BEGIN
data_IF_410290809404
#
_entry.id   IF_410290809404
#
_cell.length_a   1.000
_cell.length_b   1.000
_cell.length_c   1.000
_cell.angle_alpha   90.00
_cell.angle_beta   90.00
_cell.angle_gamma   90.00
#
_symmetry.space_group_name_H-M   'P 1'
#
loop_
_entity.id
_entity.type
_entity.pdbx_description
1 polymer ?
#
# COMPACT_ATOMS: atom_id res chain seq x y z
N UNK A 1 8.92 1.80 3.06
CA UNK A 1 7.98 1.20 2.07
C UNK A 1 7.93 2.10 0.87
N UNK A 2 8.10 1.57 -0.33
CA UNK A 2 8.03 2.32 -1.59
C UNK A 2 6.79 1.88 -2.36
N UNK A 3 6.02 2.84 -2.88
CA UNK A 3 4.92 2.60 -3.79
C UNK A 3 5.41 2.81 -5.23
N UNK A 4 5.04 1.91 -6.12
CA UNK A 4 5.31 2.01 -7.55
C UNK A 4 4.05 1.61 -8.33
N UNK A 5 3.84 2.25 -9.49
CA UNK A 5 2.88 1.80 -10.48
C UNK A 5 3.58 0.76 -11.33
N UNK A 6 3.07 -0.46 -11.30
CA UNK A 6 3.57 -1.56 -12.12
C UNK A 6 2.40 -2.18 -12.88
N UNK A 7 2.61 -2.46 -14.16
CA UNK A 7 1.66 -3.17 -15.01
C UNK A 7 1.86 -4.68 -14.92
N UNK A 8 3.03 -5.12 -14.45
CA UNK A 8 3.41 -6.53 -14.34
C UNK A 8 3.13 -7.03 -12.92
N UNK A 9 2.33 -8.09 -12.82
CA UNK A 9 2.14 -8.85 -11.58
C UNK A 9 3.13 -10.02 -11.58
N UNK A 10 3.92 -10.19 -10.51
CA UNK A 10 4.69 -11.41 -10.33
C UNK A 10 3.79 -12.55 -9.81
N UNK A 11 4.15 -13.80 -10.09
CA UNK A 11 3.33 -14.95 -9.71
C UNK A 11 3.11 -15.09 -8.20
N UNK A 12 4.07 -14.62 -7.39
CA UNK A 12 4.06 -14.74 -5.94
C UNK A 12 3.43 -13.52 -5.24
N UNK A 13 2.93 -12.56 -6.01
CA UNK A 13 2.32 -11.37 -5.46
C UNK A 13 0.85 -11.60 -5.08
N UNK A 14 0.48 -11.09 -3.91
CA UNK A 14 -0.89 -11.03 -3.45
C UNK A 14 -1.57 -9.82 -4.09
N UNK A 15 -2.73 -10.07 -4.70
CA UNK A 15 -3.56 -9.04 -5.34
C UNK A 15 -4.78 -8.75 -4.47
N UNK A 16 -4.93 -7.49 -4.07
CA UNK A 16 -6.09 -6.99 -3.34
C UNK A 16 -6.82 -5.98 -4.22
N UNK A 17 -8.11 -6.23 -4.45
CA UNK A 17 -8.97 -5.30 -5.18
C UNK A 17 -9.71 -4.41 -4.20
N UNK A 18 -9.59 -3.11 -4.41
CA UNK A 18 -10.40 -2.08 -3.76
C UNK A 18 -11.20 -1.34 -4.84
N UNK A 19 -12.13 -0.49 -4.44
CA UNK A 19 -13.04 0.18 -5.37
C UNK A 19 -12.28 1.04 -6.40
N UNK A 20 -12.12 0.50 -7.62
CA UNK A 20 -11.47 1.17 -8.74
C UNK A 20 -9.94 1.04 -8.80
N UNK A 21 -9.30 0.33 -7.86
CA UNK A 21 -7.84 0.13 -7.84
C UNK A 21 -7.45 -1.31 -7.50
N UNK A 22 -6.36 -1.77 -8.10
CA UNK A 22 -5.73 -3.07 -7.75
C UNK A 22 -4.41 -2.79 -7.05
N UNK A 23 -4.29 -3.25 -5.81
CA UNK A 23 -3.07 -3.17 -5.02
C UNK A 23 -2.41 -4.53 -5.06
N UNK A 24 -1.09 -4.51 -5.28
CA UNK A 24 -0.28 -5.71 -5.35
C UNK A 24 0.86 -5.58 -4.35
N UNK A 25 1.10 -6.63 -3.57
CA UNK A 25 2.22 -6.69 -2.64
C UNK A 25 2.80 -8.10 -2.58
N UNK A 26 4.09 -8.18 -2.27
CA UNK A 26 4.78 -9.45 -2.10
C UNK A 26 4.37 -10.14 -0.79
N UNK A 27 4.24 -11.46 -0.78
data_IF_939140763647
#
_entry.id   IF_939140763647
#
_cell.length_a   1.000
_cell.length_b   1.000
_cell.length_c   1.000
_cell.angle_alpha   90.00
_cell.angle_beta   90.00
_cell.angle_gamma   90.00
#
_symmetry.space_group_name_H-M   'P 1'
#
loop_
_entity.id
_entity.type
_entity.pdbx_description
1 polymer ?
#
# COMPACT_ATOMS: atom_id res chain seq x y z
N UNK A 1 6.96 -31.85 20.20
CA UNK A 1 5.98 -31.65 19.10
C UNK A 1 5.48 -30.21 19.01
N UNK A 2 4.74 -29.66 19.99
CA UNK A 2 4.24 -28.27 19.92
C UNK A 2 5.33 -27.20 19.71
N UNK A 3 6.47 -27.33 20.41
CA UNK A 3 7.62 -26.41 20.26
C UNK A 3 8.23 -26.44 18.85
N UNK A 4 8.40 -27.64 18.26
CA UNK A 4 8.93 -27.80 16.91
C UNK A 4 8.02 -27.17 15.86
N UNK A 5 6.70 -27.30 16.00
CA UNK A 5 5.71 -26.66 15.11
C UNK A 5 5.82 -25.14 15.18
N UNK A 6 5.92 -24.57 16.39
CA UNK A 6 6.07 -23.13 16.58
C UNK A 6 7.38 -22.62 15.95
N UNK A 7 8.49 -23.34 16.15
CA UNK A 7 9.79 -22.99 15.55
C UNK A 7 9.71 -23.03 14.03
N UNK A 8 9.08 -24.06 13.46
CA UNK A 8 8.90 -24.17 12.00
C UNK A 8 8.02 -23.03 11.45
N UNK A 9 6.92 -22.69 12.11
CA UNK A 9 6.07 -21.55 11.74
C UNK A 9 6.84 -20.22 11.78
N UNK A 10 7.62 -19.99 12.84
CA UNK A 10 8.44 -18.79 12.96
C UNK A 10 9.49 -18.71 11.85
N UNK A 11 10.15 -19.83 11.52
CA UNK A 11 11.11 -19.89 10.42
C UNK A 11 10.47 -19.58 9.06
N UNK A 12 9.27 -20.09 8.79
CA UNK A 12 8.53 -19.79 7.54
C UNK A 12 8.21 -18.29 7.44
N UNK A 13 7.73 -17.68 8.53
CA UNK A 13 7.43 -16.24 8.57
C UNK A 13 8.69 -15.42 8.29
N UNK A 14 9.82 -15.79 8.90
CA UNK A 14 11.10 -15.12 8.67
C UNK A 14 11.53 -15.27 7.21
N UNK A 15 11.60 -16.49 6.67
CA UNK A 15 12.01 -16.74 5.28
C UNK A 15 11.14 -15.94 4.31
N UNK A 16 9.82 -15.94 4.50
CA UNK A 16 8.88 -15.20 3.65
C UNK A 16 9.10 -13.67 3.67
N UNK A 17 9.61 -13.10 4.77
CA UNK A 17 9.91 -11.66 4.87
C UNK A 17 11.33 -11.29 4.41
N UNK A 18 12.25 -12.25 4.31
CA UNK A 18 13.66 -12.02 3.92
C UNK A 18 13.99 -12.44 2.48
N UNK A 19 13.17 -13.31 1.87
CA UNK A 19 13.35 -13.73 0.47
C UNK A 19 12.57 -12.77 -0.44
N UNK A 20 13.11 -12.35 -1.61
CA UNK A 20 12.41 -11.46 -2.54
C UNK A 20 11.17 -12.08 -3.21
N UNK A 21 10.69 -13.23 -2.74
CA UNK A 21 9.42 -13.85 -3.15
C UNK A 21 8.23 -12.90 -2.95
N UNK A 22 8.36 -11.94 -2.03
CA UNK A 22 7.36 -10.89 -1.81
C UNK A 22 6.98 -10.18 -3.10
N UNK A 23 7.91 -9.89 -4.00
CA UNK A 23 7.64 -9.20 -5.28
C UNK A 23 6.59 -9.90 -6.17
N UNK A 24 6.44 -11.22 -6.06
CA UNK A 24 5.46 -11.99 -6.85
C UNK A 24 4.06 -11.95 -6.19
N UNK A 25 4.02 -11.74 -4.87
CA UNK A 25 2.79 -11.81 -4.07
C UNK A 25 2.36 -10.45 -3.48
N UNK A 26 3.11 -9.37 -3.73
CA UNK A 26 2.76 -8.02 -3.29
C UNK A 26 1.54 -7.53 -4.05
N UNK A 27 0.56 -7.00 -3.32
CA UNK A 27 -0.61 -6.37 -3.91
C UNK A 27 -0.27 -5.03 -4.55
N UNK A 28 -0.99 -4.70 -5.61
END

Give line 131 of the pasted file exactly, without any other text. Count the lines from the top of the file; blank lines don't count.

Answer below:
C UNK A 4 8.02 -27.17 15.86